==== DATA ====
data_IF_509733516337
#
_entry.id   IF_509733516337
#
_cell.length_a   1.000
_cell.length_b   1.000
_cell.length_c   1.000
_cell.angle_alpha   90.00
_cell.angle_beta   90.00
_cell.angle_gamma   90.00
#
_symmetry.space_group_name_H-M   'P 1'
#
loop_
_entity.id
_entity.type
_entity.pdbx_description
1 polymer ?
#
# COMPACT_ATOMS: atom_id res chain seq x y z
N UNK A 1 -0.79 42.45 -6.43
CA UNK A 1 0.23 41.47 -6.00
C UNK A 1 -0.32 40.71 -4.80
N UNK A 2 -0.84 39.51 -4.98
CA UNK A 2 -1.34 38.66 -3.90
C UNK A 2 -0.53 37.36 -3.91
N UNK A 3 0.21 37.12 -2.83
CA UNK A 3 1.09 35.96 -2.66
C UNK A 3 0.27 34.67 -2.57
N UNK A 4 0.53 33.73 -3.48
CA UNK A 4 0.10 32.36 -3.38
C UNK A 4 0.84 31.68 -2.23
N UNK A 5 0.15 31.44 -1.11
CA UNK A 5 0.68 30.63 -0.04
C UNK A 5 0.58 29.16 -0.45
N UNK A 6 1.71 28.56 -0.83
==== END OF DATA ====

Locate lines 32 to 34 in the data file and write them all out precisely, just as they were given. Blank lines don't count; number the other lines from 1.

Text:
C UNK A 4 0.84 31.68 -2.23
N UNK A 5 0.15 31.44 -1.11
CA UNK A 5 0.68 30.63 -0.04